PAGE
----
This answer assumes that the COBOL language is being used with VSAM.

The COBOL READ statement can be used for accessing a VSAM dataset sequentially and randomly. The sequential access requires the use of READ with the NEXT keyword and random access uses READ with the KEY IS keyword. ORGANIZATION IS DYNAMIC should be specified in the SELECT.


Q

Our installation uses VSAM with the COBOL language. My understanding is that two read options exist in the COBOL language.

There is one VSAM file where there is a requirement to perform both sequential and dynamic reads, how does the record pointer know to go back to the sequential read where it left off in the file? Would there need to be one Select /FD for the VSAM FILE?

Example:

SELECT CLIENT-ACCOUNT ASSIGN TO FPPCLACT
ORGANIZATION IS INDEXED
ACCESS IS DYNAMIC
RECORD KEY IS CLT-ACCT-KEY
FILE STATUS IS CLT-ACCT-STATUS.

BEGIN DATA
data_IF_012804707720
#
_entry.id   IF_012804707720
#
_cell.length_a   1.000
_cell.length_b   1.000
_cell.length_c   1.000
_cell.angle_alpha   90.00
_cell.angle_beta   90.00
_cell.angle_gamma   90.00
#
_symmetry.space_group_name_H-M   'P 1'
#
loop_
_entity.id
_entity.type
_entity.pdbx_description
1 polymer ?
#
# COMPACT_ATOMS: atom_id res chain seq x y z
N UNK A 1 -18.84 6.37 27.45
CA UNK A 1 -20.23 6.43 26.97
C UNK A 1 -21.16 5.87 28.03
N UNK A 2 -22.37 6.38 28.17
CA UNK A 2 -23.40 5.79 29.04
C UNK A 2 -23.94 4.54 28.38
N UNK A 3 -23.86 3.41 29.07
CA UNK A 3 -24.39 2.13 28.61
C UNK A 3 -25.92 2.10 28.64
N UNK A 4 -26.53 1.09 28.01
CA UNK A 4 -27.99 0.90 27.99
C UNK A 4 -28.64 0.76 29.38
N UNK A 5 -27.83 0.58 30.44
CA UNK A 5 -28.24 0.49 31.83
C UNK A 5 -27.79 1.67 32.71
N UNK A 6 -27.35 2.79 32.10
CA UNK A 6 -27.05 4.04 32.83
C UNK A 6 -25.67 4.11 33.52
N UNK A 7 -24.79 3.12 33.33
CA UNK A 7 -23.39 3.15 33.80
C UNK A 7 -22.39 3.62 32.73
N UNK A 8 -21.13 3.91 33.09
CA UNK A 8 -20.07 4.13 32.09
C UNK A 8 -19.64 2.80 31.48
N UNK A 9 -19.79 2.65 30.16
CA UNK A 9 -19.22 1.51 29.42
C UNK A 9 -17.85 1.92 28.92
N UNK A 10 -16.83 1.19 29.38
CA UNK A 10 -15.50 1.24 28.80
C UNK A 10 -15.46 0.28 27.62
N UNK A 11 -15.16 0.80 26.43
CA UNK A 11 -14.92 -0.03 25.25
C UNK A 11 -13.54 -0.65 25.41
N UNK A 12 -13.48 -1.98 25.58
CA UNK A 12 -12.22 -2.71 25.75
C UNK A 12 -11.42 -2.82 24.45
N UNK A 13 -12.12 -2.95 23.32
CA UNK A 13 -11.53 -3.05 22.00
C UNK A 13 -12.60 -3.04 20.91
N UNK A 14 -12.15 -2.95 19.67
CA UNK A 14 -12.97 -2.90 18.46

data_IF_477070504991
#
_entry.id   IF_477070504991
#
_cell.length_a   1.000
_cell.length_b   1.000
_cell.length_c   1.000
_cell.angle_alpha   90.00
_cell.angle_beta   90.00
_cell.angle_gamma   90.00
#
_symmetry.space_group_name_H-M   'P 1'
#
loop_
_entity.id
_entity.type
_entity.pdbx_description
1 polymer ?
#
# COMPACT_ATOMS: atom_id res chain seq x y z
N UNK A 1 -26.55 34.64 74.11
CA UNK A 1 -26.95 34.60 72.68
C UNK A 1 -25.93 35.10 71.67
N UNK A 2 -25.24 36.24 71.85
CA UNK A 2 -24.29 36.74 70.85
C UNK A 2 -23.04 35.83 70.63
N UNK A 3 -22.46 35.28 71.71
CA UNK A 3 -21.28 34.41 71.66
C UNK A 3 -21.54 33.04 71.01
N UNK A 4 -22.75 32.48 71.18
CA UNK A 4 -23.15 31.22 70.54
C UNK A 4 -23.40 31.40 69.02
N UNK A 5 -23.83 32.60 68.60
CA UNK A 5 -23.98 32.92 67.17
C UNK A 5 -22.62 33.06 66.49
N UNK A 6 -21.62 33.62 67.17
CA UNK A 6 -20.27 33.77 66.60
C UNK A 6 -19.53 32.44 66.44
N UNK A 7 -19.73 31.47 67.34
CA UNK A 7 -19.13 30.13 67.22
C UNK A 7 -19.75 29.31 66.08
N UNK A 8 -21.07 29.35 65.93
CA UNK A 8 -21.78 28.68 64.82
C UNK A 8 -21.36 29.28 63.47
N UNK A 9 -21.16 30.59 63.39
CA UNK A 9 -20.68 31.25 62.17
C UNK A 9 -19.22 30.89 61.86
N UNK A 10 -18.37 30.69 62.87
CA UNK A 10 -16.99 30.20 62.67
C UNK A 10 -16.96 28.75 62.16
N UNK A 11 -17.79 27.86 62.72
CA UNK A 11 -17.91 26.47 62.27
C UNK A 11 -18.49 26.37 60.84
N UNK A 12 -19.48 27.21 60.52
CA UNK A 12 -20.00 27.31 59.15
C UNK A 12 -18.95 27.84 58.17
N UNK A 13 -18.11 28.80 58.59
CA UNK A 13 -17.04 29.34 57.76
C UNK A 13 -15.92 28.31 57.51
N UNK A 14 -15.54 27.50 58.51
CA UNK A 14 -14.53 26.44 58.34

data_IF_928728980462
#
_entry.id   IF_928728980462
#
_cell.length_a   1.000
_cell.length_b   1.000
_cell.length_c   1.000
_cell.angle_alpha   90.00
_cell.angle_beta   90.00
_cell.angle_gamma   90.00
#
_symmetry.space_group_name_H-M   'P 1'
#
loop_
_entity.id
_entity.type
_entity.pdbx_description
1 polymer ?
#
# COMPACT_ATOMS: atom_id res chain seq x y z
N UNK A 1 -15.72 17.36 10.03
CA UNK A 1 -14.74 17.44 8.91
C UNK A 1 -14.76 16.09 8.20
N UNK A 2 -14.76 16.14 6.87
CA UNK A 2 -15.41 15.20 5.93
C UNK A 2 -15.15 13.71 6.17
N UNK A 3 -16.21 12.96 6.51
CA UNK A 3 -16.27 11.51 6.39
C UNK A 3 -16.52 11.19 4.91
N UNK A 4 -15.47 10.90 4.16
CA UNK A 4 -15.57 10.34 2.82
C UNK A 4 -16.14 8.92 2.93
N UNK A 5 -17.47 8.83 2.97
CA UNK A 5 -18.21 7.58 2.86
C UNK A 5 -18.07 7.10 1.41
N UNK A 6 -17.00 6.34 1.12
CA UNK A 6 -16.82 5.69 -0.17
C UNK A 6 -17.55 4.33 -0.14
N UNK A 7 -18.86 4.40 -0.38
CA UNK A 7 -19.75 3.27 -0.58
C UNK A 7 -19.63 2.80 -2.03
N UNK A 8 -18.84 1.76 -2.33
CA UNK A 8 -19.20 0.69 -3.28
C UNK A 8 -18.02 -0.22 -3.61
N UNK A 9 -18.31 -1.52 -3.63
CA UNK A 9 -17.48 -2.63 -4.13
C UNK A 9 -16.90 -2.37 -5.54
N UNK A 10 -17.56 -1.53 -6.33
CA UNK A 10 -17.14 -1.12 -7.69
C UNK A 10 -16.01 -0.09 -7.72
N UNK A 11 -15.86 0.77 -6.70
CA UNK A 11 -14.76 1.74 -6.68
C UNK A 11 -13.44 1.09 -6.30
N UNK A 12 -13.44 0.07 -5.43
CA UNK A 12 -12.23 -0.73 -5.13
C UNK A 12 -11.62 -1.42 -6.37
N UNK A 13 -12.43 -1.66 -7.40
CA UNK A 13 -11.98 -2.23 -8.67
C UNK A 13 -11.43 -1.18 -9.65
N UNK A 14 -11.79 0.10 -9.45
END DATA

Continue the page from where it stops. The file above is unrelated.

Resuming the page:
The requirement is to start at the beginning of the file and continue to READ NEXT.... and in certain situations, based on data from the record returned, I will then want to build the key and READ with KEY. Once the READ has been performed with KEY, then how does VSAM know where the original READ NEXT process left off.

READ NEXT - RECORD 1
READ NEXT - RECORD 2
READ NEXT - RECORD 3
READ KEY - RECORD 2000
READ NEXT - RECORD 4

If a READ NEXT has been performed after reading with key for record 2000, then will the READ NEXT provide record 2001 instead of record 4?

A

Usually there is only one VSAM string in a batch COBOL program; there will be issues that need to be addressed. If you are not familiar with VSAM strings, the IBM Redbook, VSAM Demystified, will provide a comprehensive explanation on VSAM strings. After every random read, the current record point must be reset to the point where departure occurred from the sequential access. This is done by saving the key from the last sequential read and performing a COBOL START to restore the position. This sample program will illustrate the technique of switching from sequential to random mode using a file with a single VSAM string.

COBOL Program - Example

ID DIVISION.

PROGRAM-ID. VSAM3.
ENVIRONMENT DIVISION.
CONFIGURATION SECTION.